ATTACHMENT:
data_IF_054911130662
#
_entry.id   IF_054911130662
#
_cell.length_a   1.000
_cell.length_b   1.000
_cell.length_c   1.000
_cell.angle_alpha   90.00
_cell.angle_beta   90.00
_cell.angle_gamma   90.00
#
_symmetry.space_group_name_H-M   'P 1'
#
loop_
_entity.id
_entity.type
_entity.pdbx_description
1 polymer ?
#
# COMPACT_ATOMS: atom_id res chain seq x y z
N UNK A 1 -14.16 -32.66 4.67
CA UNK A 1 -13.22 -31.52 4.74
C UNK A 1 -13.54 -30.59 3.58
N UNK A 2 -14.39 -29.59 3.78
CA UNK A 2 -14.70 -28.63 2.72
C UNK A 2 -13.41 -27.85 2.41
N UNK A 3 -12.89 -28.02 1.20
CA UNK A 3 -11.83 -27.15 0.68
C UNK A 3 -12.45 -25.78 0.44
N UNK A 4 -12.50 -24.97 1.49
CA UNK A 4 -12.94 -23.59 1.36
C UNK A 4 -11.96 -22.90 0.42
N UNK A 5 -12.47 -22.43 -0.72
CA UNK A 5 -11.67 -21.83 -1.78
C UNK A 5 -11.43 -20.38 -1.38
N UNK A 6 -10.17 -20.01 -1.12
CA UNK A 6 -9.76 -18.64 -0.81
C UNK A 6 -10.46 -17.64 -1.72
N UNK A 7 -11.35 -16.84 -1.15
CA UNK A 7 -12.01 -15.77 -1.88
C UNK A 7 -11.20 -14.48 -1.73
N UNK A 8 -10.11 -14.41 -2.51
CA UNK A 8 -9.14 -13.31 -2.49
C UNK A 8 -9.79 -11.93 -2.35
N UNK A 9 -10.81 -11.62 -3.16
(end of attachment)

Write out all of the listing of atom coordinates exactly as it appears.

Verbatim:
data_IF_054911130662
#
_entry.id   IF_054911130662
#
_cell.length_a   1.000
_cell.length_b   1.000
_cell.length_c   1.000
_cell.angle_alpha   90.00
_cell.angle_beta   90.00
_cell.angle_gamma   90.00
#
_symmetry.space_group_name_H-M   'P 1'
#
loop_
_entity.id
_entity.type
_entity.pdbx_description
1 polymer ?
#
# COMPACT_ATOMS: atom_id res chain seq x y z
N UNK A 1 -14.16 -32.66 4.67
CA UNK A 1 -13.22 -31.52 4.74
C UNK A 1 -13.54 -30.59 3.58
N UNK A 2 -14.39 -29.59 3.78
CA UNK A 2 -14.70 -28.63 2.72
C UNK A 2 -13.41 -27.85 2.41
N UNK A 3 -12.89 -28.02 1.20
CA UNK A 3 -11.83 -27.15 0.68
C UNK A 3 -12.45 -25.78 0.44
N UNK A 4 -12.50 -24.97 1.49
CA UNK A 4 -12.94 -23.59 1.36
C UNK A 4 -11.96 -22.90 0.42
N UNK A 5 -12.47 -22.43 -0.72
CA UNK A 5 -11.67 -21.83 -1.78
C UNK A 5 -11.43 -20.38 -1.38
N UNK A 6 -10.17 -20.01 -1.12
CA UNK A 6 -9.76 -18.64 -0.81
C UNK A 6 -10.46 -17.64 -1.72
N UNK A 7 -11.35 -16.84 -1.15
CA UNK A 7 -12.01 -15.77 -1.88
C UNK A 7 -11.20 -14.48 -1.73
N UNK A 8 -10.11 -14.41 -2.51
CA UNK A 8 -9.14 -13.31 -2.49
C UNK A 8 -9.79 -11.93 -2.35
N UNK A 9 -10.81 -11.62 -3.16